In recent years, Special Operations Command has dealt with a spike in fatal parachute accidents, with 2015 being one of the deadliest years for operators in free-fall training. A California-based company is hoping to help SOCOM make jumps training safer through virtual reality.

Systems Technology Inc. has its PARASIM rig set up here, which combines a suspension harness and head-mounded virtual-reality headset to simulate a jump anywhere in the world. A Military Times investigation in February uncovered deaths due to poor form while in free-fall, overconfidence or unfamiliarity with proper methods of dealing with faults.

The PARASIM 7 rig simulates both the freefall and under-canopy portions of a descent, and simulates  faults such as tangled or improper parachute deployments, so by the time jumpers leave the aircraft the procedures are already muscle memory.

"You get to do all the stuff in here," said David Landon, a retired SH-60 Seahawk pilot and president and CEO of Systems Technology Inc.

The system is already being used in the military — there are six of them at Fort Bragg, which is the home of the Army Airborne School, for example.

The developers work with the parachute manufacturers to get the characteristics of the equipment identical in their system. Additionally, the company is working on a global mapping system that will help operators with mission planning ahead of jumps.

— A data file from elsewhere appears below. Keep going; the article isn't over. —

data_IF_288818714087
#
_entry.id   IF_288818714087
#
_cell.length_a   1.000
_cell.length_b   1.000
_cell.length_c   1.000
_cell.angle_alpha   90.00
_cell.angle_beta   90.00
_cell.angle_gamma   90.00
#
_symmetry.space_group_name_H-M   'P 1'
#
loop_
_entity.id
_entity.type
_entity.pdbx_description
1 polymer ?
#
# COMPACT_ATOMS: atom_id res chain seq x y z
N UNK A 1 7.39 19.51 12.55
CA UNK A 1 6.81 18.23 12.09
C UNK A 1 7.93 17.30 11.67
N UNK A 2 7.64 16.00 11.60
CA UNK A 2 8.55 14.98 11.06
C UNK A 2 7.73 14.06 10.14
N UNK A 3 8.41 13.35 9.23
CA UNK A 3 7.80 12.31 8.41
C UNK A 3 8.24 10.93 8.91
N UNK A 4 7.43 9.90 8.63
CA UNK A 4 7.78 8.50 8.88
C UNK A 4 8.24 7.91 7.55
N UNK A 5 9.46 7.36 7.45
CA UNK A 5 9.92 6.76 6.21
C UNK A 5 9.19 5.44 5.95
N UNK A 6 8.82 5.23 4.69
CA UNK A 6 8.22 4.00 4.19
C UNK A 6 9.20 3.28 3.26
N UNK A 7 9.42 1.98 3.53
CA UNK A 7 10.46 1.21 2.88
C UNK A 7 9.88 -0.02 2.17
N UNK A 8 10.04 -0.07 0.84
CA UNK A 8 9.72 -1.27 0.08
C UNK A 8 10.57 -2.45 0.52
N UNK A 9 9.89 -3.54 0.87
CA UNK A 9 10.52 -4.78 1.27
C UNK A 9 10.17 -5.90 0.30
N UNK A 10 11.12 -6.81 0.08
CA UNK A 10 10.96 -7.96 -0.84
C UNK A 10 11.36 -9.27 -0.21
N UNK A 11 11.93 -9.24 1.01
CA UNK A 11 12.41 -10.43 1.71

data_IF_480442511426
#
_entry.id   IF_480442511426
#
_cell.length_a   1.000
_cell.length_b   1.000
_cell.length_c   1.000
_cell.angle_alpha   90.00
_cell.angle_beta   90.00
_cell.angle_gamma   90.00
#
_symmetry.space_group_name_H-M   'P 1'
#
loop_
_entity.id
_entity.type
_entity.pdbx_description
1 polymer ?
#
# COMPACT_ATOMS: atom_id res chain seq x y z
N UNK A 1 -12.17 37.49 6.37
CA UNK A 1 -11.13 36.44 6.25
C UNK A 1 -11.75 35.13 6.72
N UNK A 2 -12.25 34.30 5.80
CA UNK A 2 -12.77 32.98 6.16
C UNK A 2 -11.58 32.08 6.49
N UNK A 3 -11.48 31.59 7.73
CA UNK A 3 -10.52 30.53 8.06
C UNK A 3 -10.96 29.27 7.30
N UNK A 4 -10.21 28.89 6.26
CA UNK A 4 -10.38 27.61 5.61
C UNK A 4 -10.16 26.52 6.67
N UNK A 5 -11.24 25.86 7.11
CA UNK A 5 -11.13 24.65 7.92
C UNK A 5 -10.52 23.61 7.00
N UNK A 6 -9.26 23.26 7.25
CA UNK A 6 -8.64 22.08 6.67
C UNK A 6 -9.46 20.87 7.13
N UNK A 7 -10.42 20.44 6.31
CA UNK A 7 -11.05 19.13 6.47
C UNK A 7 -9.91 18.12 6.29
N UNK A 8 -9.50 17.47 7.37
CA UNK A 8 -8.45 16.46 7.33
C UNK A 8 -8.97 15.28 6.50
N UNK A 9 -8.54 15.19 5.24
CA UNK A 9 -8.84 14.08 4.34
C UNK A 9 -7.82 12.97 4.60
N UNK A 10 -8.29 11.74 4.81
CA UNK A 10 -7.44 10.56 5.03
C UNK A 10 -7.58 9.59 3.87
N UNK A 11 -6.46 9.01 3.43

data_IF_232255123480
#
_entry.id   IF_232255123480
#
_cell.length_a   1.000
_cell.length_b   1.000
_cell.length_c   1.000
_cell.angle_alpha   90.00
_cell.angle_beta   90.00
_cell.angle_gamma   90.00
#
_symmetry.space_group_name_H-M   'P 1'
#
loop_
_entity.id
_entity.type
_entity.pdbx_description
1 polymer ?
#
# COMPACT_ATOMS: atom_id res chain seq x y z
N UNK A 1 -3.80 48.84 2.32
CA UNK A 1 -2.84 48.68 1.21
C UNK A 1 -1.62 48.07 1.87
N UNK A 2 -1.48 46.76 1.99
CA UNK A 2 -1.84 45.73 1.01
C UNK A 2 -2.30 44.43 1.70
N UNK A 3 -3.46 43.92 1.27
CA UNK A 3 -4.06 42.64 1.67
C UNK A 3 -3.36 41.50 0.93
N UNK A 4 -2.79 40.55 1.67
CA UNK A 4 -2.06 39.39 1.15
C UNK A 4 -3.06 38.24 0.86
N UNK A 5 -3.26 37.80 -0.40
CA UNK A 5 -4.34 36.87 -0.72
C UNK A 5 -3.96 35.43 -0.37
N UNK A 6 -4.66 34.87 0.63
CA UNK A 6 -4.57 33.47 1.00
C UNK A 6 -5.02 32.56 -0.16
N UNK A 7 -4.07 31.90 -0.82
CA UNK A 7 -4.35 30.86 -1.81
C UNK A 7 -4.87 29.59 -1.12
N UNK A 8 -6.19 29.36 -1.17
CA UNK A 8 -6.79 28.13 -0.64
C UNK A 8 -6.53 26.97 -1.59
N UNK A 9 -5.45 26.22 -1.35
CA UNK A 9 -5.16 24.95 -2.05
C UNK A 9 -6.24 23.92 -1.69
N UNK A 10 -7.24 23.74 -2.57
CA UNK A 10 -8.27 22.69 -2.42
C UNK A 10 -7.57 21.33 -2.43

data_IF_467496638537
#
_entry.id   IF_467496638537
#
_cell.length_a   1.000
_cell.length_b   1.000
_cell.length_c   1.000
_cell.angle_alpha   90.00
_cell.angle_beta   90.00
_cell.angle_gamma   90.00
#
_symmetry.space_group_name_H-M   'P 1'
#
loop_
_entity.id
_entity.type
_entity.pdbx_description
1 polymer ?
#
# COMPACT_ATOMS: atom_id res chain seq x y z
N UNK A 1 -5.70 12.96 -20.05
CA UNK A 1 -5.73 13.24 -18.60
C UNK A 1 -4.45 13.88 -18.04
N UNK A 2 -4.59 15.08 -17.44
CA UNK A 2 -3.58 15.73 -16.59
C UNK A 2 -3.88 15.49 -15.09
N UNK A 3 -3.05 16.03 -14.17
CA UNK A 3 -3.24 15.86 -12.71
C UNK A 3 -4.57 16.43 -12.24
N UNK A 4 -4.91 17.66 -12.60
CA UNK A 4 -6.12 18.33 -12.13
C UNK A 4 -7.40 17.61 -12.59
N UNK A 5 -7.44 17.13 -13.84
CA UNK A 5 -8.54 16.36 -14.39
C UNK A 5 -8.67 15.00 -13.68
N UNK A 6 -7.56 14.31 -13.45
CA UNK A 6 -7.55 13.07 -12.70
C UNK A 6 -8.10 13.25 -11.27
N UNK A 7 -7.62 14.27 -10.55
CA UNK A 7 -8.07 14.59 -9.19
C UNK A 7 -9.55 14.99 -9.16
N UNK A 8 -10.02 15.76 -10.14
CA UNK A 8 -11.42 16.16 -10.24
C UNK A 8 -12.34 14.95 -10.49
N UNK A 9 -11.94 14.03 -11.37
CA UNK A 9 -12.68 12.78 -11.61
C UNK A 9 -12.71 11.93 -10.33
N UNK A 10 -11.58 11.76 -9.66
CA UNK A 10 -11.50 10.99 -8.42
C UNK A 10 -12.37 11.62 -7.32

"If I need to insert a SEAL team in Syria tomorrow night, all I need is a latitude and longitude," Landon said. "So by the time they actually make the jump, they’ve already done it. There are no surprises."

The simulator will even adjust for the predicted weather, phases of the moon and constellations that will be visible when the teams make the jumps, Landon said.

Some operators are concerned that the introduction of simulators to the force will take away from actual jumps, but the risk of that is limited, especially when the trainer is being used early in an operator’s career.

"I think the fear is that if you have this, it will take away from the actual jumps, and maybe it will maybe it wont," said Landon. "Maybe in training early on, but your first jumps have limited value anyway because its just so much sensory overload: you are 100 percent focused on not dying."

David B. Larter was the naval warfare reporter for Defense News.